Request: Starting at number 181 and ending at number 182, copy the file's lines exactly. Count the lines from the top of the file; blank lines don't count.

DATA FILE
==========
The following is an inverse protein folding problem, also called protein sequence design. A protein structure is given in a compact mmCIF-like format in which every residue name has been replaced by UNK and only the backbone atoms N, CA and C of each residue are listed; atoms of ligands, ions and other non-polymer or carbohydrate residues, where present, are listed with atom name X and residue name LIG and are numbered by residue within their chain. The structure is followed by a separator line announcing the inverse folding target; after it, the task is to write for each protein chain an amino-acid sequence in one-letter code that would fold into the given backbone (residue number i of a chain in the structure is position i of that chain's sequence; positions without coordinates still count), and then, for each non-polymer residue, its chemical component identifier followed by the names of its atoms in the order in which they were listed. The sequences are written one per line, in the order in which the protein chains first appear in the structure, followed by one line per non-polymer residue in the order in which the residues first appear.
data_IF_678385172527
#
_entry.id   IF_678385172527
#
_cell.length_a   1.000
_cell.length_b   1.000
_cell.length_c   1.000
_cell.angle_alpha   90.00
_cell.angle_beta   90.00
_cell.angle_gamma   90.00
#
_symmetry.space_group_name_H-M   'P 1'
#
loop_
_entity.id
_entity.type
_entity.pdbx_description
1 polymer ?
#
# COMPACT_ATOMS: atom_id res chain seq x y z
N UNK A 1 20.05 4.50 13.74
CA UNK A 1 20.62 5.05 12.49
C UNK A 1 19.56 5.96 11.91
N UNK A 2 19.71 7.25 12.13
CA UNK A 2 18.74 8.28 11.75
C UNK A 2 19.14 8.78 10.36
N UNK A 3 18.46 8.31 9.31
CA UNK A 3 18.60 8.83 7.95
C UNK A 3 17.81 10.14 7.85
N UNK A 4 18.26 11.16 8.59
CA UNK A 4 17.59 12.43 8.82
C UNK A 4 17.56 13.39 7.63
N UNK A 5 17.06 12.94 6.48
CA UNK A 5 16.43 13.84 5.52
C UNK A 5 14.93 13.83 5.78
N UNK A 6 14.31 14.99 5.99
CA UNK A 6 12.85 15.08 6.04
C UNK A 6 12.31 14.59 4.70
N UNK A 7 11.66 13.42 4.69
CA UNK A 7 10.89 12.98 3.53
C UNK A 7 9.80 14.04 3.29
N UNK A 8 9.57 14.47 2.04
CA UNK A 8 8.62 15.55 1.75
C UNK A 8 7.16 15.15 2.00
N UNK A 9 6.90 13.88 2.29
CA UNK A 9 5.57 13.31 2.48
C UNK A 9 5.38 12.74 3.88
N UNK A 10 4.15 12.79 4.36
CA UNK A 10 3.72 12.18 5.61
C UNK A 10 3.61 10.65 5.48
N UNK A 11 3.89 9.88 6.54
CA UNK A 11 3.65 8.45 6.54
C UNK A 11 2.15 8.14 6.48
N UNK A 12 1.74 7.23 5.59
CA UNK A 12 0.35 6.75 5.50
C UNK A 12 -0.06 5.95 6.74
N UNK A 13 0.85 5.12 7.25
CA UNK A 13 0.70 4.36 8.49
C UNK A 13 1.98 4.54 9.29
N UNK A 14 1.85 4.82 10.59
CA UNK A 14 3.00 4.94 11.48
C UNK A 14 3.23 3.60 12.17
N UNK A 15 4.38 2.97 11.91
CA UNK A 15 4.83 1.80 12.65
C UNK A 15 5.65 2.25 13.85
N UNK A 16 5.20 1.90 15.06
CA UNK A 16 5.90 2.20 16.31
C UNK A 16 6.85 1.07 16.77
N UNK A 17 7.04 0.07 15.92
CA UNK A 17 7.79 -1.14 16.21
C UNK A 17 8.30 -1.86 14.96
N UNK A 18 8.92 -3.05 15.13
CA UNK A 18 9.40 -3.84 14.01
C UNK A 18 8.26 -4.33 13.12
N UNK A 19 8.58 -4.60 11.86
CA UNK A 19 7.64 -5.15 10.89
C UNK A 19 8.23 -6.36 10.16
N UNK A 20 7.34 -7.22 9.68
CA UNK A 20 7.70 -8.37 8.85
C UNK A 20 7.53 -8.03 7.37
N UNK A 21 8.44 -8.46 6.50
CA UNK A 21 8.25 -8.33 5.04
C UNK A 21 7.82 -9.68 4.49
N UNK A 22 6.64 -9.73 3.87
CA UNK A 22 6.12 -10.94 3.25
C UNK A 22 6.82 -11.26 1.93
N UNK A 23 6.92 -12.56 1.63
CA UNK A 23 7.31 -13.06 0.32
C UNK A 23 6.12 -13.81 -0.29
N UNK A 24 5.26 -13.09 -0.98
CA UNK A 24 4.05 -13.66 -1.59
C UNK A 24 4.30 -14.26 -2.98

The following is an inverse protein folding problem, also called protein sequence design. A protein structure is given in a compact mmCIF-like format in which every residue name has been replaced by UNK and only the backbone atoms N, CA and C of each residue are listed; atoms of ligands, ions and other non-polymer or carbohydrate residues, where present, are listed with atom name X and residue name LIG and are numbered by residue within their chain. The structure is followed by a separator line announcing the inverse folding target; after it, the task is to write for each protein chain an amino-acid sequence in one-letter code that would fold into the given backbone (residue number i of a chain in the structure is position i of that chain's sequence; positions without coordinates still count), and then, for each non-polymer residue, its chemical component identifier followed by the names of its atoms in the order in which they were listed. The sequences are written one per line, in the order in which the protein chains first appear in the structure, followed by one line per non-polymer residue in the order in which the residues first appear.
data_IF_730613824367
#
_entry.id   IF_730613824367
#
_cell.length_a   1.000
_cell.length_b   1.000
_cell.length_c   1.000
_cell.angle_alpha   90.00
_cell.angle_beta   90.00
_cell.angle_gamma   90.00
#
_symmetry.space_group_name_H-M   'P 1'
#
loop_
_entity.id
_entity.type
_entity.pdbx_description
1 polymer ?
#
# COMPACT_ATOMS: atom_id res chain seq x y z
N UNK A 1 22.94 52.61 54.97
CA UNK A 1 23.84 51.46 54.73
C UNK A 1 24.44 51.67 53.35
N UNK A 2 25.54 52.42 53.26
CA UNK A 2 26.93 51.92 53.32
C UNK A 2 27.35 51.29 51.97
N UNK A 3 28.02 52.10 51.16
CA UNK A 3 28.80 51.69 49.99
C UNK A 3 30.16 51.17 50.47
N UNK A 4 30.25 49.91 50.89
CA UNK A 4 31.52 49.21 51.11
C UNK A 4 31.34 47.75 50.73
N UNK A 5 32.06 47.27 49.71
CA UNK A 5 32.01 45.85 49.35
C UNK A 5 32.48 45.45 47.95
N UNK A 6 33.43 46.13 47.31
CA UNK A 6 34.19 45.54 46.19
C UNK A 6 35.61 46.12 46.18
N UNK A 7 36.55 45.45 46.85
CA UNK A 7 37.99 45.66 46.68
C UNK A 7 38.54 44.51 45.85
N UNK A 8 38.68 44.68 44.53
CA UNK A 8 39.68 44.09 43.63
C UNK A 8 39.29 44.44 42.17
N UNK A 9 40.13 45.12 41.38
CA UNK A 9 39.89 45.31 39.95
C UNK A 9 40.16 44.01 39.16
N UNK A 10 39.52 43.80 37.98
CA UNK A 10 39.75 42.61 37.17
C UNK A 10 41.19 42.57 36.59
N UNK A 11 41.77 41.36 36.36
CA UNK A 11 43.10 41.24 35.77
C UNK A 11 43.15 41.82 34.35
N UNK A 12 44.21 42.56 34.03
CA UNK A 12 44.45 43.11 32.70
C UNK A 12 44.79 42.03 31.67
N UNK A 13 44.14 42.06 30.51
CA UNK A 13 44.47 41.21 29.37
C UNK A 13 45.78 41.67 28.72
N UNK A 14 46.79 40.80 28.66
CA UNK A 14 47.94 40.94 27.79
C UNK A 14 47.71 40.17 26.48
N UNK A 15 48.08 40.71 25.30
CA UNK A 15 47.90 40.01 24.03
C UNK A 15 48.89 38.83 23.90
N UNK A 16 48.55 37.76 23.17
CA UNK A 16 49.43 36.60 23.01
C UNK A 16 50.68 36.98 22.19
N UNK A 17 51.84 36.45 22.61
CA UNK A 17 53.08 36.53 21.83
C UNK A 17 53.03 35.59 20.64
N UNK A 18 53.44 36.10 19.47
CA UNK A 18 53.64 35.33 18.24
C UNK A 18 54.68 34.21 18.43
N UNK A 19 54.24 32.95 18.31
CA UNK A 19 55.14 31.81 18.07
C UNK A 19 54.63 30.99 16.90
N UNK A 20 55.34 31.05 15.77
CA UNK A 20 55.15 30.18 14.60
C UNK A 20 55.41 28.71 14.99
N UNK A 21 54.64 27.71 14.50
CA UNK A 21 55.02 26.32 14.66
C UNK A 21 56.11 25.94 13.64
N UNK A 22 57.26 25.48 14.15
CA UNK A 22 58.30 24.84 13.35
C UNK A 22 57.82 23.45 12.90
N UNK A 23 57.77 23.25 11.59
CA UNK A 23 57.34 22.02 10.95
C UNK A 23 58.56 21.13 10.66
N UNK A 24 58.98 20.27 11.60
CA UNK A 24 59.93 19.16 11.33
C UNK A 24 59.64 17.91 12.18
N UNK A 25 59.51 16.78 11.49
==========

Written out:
N UNK A 23 57.77 23.25 11.59
CA UNK A 23 57.34 22.02 10.95